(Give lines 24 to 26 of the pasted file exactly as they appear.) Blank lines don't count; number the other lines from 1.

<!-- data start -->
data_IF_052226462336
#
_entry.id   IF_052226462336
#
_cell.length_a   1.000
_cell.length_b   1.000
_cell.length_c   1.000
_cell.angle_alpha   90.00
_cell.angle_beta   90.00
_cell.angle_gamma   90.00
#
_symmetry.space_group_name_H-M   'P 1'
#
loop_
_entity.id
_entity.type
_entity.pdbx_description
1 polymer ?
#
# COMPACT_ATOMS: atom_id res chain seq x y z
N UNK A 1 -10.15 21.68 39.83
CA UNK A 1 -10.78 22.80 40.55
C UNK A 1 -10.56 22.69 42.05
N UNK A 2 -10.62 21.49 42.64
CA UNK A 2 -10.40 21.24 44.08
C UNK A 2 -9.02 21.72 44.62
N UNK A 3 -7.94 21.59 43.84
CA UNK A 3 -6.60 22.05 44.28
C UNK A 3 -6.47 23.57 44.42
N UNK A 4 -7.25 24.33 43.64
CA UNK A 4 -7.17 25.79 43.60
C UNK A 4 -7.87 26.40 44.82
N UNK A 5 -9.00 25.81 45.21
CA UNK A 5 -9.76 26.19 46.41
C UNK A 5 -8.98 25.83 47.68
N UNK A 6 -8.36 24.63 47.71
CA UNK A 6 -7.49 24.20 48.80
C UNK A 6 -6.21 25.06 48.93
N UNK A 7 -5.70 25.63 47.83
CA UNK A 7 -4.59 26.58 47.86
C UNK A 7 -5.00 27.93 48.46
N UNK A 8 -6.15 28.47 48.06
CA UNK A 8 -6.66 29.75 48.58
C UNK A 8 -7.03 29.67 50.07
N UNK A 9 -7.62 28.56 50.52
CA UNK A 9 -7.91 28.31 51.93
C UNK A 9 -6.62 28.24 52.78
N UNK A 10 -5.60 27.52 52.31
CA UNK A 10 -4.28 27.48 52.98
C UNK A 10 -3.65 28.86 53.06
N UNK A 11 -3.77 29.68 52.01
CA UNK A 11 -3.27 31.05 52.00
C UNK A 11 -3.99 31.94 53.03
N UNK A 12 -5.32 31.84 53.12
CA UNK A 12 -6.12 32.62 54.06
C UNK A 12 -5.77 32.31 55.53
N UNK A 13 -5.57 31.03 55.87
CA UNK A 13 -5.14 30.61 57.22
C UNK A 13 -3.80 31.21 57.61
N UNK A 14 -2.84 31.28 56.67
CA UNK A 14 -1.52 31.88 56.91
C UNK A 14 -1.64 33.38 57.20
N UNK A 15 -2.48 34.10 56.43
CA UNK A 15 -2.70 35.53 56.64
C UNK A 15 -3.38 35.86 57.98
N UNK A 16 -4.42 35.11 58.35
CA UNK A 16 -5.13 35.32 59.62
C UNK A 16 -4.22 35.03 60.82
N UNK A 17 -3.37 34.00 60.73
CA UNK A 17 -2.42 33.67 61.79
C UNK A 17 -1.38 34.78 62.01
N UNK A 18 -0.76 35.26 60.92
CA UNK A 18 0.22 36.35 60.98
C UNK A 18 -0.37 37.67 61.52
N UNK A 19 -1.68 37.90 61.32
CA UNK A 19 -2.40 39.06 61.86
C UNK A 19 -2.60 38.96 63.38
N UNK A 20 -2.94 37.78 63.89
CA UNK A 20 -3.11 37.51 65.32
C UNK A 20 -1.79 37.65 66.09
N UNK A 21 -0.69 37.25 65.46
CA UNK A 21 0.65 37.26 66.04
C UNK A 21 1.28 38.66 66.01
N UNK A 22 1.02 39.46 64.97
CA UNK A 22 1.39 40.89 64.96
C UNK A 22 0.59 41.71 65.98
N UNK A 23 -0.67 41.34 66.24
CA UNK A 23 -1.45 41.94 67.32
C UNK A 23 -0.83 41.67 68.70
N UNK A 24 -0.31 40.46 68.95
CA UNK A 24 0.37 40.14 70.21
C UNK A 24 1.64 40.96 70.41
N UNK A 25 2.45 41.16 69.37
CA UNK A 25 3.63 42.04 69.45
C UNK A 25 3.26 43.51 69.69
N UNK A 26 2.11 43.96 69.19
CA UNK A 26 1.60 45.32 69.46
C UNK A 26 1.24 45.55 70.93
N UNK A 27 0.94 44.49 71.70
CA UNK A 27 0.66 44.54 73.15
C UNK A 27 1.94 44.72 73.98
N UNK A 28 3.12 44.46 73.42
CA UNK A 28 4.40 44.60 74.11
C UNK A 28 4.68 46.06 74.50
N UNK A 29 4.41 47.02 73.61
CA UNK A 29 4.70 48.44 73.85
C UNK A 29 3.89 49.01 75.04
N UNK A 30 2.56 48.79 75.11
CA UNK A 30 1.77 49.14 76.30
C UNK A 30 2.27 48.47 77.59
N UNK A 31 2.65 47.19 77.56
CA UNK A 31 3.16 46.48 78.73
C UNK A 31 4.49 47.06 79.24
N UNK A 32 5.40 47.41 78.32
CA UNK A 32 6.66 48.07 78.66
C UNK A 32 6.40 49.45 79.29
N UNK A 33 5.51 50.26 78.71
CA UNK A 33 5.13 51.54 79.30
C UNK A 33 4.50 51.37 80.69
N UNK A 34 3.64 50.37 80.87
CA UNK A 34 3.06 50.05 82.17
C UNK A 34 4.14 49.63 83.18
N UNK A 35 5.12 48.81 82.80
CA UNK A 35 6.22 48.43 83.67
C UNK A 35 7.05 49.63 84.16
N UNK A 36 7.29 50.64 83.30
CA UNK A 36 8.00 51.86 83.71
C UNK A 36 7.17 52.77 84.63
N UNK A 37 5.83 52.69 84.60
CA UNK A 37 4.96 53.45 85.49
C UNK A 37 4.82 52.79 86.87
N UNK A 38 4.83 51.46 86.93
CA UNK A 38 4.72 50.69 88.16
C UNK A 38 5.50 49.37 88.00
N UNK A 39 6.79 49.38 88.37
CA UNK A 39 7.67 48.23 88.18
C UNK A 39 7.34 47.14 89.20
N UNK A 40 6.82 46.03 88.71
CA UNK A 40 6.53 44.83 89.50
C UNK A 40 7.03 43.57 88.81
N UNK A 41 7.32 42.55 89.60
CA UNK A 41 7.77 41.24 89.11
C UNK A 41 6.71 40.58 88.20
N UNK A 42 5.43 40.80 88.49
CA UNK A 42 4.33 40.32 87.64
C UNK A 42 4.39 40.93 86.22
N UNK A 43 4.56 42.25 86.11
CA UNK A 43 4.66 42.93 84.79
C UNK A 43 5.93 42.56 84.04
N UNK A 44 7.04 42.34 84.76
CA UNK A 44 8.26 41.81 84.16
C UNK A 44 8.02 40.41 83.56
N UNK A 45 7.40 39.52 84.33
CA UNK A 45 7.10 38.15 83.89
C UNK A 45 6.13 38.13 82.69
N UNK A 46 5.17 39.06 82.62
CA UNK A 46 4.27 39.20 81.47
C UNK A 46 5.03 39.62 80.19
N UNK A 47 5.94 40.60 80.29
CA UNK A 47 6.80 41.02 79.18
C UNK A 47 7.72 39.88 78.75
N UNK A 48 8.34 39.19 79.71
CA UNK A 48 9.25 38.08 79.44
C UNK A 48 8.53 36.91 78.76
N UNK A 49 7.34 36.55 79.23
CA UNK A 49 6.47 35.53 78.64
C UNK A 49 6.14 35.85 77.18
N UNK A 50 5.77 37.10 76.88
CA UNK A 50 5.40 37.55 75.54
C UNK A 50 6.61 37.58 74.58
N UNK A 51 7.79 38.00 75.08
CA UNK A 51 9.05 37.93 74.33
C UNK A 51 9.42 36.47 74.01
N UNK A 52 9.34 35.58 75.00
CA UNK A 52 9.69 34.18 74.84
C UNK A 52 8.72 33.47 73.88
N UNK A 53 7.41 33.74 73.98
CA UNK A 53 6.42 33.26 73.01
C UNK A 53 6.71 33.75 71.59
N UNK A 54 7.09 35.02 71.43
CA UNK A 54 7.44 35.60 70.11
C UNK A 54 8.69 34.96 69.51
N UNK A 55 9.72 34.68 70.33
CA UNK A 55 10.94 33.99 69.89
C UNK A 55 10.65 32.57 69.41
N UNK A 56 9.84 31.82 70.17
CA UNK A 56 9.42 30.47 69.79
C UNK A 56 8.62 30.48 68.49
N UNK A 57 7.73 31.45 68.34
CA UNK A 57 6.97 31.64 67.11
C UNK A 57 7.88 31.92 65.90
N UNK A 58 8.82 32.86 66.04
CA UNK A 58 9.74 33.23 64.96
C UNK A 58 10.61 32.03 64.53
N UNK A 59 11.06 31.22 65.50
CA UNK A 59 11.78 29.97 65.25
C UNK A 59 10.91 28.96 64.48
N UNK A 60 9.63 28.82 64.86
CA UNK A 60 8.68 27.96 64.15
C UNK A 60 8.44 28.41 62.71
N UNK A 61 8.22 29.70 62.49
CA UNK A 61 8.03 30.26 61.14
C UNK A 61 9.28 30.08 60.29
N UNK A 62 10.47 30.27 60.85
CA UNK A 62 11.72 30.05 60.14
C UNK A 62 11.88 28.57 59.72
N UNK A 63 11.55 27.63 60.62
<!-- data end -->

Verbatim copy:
N UNK A 2 -10.62 21.49 42.64
CA UNK A 2 -10.40 21.24 44.08
C UNK A 2 -9.02 21.72 44.62